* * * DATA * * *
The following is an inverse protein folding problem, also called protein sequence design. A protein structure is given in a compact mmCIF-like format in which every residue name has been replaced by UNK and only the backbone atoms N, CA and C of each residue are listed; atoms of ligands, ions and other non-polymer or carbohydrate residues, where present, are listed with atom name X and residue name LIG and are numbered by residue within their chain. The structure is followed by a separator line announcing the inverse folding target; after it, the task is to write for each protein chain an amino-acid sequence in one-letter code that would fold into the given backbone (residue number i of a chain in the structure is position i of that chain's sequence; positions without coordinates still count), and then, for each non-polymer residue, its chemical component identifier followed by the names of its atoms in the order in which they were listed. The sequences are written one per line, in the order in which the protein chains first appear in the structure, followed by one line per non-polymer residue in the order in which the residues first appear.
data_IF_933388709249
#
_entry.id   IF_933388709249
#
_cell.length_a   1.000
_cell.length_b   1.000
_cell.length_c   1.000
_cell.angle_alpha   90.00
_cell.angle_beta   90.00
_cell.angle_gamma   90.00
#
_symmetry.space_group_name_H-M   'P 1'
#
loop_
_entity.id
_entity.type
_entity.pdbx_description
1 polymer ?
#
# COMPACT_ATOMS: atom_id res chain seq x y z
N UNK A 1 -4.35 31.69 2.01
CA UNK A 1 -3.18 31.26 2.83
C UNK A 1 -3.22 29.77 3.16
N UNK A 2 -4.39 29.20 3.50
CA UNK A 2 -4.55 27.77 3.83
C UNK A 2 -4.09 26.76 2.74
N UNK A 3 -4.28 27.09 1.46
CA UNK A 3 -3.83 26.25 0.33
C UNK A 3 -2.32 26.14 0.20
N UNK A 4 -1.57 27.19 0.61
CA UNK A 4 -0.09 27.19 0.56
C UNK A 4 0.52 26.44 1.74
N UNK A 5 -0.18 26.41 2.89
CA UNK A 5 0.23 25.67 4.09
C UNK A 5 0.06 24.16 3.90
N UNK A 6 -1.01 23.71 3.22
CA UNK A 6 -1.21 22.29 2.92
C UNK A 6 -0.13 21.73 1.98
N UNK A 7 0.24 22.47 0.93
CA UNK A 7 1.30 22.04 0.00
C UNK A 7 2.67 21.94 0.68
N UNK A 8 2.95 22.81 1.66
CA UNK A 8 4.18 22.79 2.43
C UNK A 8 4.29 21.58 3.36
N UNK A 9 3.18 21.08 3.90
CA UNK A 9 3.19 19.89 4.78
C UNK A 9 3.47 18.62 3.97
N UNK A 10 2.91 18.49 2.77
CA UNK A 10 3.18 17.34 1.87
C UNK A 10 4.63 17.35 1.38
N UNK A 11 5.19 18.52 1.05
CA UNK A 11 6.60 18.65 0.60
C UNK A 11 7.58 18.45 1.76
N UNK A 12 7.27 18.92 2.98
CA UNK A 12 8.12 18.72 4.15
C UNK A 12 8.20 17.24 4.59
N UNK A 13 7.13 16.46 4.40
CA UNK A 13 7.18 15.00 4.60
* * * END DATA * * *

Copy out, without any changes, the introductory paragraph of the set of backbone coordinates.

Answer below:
The following is an inverse protein folding problem, also called protein sequence design. A protein structure is given in a compact mmCIF-like format in which every residue name has been replaced by UNK and only the backbone atoms N, CA and C of each residue are listed; atoms of ligands, ions and other non-polymer or carbohydrate residues, where present, are listed with atom name X and residue name LIG and are numbered by residue within their chain. The structure is followed by a separator line announcing the inverse folding target; after it, the task is to write for each protein chain an amino-acid sequence in one-letter code that would fold into the given backbone (residue number i of a chain in the structure is position i of that chain's sequence; positions without coordinates still count), and then, for each non-polymer residue, its chemical component identifier followed by the names of its atoms in the order in which they were listed. The sequences are written one per line, in the order in which the protein chains first appear in the structure, followed by one line per non-polymer residue in the order in which the residues first appear.